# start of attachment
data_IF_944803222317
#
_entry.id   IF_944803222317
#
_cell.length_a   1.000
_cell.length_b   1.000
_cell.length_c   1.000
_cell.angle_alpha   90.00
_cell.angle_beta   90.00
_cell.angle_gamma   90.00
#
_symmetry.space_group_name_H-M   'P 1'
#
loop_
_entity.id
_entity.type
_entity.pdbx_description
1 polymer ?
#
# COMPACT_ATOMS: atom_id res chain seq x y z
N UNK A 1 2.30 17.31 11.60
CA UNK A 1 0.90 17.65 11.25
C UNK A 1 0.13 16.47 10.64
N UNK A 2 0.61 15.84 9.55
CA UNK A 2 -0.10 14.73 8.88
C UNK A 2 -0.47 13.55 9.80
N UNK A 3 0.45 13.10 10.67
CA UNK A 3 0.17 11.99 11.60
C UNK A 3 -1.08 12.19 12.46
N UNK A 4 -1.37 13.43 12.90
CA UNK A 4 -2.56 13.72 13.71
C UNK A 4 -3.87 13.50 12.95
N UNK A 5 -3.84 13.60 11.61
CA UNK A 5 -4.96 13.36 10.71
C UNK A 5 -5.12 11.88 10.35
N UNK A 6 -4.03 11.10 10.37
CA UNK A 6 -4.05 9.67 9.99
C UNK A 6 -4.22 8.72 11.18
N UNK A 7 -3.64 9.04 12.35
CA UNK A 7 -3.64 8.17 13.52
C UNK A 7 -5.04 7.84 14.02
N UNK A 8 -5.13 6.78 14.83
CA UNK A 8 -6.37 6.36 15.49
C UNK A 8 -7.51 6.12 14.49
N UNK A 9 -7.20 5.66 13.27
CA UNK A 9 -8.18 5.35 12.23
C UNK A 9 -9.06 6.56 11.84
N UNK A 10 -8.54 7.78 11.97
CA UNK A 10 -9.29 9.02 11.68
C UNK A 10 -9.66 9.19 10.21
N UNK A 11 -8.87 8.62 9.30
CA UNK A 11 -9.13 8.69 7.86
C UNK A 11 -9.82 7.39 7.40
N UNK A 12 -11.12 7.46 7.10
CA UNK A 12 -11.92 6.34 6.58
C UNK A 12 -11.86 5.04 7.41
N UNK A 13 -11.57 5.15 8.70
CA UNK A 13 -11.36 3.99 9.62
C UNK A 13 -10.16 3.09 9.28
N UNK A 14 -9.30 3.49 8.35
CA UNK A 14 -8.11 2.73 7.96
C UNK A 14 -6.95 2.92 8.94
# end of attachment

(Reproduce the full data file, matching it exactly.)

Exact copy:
data_IF_944803222317
#
_entry.id   IF_944803222317
#
_cell.length_a   1.000
_cell.length_b   1.000
_cell.length_c   1.000
_cell.angle_alpha   90.00
_cell.angle_beta   90.00
_cell.angle_gamma   90.00
#
_symmetry.space_group_name_H-M   'P 1'
#
loop_
_entity.id
_entity.type
_entity.pdbx_description
1 polymer ?
#
# COMPACT_ATOMS: atom_id res chain seq x y z
N UNK A 1 2.30 17.31 11.60
CA UNK A 1 0.90 17.65 11.25
C UNK A 1 0.13 16.47 10.64
N UNK A 2 0.61 15.84 9.55
CA UNK A 2 -0.10 14.73 8.88
C UNK A 2 -0.47 13.55 9.80
N UNK A 3 0.45 13.10 10.67
CA UNK A 3 0.17 11.99 11.60
C UNK A 3 -1.08 12.19 12.46
N UNK A 4 -1.37 13.43 12.90
CA UNK A 4 -2.56 13.72 13.71
C UNK A 4 -3.87 13.50 12.95
N UNK A 5 -3.84 13.60 11.61
CA UNK A 5 -4.96 13.36 10.71
C UNK A 5 -5.12 11.88 10.35
N UNK A 6 -4.03 11.10 10.37
CA UNK A 6 -4.05 9.67 9.99
C UNK A 6 -4.22 8.72 11.18
N UNK A 7 -3.64 9.04 12.35
CA UNK A 7 -3.64 8.17 13.52
C UNK A 7 -5.04 7.84 14.02
N UNK A 8 -5.13 6.78 14.83
CA UNK A 8 -6.37 6.36 15.49
C UNK A 8 -7.51 6.12 14.49
N UNK A 9 -7.20 5.66 13.27
CA UNK A 9 -8.18 5.35 12.23
C UNK A 9 -9.06 6.56 11.84
N UNK A 10 -8.54 7.78 11.97
CA UNK A 10 -9.29 9.02 11.68
C UNK A 10 -9.66 9.19 10.21
N UNK A 11 -8.87 8.62 9.30
CA UNK A 11 -9.13 8.69 7.86
C UNK A 11 -9.82 7.39 7.40
N UNK A 12 -11.12 7.46 7.10
CA UNK A 12 -11.92 6.34 6.58
C UNK A 12 -11.86 5.04 7.41
N UNK A 13 -11.57 5.15 8.70
CA UNK A 13 -11.36 3.99 9.62
C UNK A 13 -10.16 3.09 9.28
N UNK A 14 -9.30 3.49 8.35
CA UNK A 14 -8.11 2.73 7.96
C UNK A 14 -6.95 2.92 8.94